Kevin McCarthy kept flailing Thursday as 20 House conservatives torched four more speaker ballots.
McCarthy agreed to some of their procedural demands overnight but that wasn't good enough.
Should he ever succeed, McCarthy's role may be wildly diminished by all these concessions.
Rep.-elect Kevin McCarthy's latest attempt at kowtowing to the 20 conservatives who've so far stymied his House speaker bid backfired Thursday as he lost four more ballots following a long, fruitless night of ceding power to try and end a politically debilitating stalemate.
Having shed ground throughout the week, the California Republican and his allies closed out their terrible Wednesday (three failed ballots) by reaching out to anti-McCarthy activists like Reps.-elect Chip Roy of Texas and repeat speaker challenger Byron Donalds of Florida to find a way out of the brutal leadership fight.
McCarthy's reward for all the late-night groveling? Most of the increasingly emboldened holdouts stuck behind Donalds for the second day in a row.
The biggest changes have been among key McCarthy agitators: Rep.-elect Matt Gaetz of Florida voted for former President Donald Trump twice, and Reps.-elect Lauren Boebert of Colorado and Josh Brecheen of Oklahoma threw their support behind Rep.-elect Kevin Hern of Oklahoma, the incoming chair of the influential Republican Study Committee, during the seventh and eighth ballots.
By the tenth ballot, Hern had peeled off a few more defectors from Donalds, winding up with seven votes. Hern has thus far supported McCarthy, but previously hinted that he would consider taking a go at the top post.
"If I hear my name, it's something I'll have to think and pray about before deciding if it's a job I'll run for," Hern told The Frontier's Reese Gorman.
Boebert twisted the knife further when she switched her support from Donalds to Hern by saying she was voting for "Kevin."
McCarthy's running tally also shrank by one vote to 200 after Rep.-elect Ken Buck left town for what his staff said was "a planned non-emergency medical procedure." A Buck aide told Insider that the Colorado Republican would be busy "the rest of today and most of tomorrow," likely taking him out of the voting mix until this weekend.
Ask and ye shall receive
McCarthy began the now months-long negotiations by opposing any effort to make it easier for rank-and-file lawmakers to topple a speaker.
Republican Rep.-elect Dan Crenshaw of Texas previously compared bringing back the procedural maneuver to governing "with a gun to your head."
"There's a reason [the motion to vacate] already got debated. You can't govern with a gun to your head and that is what they are asking for. It makes us highly unstable, and it lays out the potential too for Democrats to take advantage of this and create absolute chaos," Crenshaw told CNN in December.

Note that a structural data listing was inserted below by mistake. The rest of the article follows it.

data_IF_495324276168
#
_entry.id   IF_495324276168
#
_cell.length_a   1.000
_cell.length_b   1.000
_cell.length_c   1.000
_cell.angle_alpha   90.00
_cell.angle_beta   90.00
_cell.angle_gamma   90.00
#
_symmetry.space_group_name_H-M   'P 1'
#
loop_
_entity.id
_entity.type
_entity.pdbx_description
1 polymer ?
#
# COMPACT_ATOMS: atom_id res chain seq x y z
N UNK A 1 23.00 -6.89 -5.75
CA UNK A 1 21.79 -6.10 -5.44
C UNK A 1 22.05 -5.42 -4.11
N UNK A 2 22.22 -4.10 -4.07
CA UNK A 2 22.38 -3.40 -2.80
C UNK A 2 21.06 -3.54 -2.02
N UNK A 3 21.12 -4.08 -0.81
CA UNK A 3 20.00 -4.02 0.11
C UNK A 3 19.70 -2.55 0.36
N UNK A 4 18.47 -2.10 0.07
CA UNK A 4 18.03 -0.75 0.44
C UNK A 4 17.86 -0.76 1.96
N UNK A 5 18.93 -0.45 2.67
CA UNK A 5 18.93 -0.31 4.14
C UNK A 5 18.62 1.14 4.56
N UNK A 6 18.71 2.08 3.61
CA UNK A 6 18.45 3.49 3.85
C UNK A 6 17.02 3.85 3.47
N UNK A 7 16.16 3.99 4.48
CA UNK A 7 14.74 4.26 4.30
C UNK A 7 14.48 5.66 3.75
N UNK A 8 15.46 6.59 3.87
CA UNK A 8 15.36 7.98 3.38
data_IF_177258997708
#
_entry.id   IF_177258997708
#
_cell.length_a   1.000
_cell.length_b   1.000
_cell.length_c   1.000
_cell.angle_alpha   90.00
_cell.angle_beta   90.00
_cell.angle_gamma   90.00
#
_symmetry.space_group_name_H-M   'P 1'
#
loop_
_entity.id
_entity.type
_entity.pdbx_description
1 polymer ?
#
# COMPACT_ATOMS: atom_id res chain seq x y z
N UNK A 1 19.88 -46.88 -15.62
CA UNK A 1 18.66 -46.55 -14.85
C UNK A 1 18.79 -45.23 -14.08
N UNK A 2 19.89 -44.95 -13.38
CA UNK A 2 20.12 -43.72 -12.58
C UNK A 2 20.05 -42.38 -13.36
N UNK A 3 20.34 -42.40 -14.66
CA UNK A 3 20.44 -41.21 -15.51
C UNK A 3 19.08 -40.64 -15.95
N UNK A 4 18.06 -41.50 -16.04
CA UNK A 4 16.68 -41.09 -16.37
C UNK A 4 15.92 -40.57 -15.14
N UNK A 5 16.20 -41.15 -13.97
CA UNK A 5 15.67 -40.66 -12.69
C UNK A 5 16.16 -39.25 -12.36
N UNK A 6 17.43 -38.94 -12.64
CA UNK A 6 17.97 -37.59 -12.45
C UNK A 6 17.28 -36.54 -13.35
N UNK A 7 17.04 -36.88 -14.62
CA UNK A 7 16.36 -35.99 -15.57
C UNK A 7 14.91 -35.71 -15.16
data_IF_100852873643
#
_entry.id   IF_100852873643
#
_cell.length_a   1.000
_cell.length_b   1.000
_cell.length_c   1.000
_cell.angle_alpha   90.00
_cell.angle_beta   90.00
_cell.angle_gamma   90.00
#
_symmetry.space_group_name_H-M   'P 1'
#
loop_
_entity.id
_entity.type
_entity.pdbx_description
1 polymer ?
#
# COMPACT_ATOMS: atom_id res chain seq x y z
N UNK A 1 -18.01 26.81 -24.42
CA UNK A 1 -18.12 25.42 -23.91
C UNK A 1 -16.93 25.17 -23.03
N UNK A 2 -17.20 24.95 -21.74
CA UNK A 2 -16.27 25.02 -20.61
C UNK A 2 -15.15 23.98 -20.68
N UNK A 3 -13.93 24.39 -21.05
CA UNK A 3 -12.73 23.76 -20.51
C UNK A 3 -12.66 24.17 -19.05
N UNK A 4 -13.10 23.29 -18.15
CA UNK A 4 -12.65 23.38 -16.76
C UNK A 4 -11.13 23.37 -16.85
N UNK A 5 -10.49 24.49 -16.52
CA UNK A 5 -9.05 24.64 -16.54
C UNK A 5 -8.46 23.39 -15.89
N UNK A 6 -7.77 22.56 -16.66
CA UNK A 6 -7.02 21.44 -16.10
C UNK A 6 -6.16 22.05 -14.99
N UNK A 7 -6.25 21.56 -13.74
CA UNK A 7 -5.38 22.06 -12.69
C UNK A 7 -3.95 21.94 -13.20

According to multiple reports, McCarthy has now agreed to let a single House Republican wield that power. The archaic "motion to vacate," which is essentially a no-confidence vote, has only ever been voted on once, but then-Rep. Mark Meadows' introduction of it in 2015 set off a chain of events that led conservative rabble-rousers to push then-Speaker John Boehner into retirement.
Democratic Rep.-elect Josh Gottheimer, who was once a thorn in House Democrats' side, said the GOP could be in for chaos if talks continue on their current trajectory.
"If they cave to the far-right extremists on the motion to vacate, and continue to give away the store on committees and rules, Congress could be forced into a gridlock nightmare," Gottheimer of New Jersey told Politico.
Beyond the sword potentially falling on his head, McCarthy has also acquiesced to horsetrading that could alter the House's daily rhythms.
According to multiple reports, McCarthy will allow up to four of the holdouts to sit on the House Rules Committee, the panel that sets the procedural steps necessary for legislation to be considered on the House floor. Depending on lawmakers' desires, the rules panel can set requirements that would effectively kill a bill with endless amendments or assure it safe passage.
All of these concessions are critical when it comes to what House lawmakers will actually have to do in the months ahead.
Most notably, Congress will need to raise the debt ceiling later this year or risk a default that would send US and international markets into a tailspin. Conservatives loathe raising the debt ceiling without significant spending cuts but their leverage is weakened by the reality of a Democratic Senate and White House. This almost certainly means McCarthy would need to rely on House Democrats, a scenario that has doomed past GOP speakers.
Correction: Jan. 7, 2023 — A previous version of this report misidentified the party for then-Rep.-elect Josh Gottheimer. He is a Democrat.
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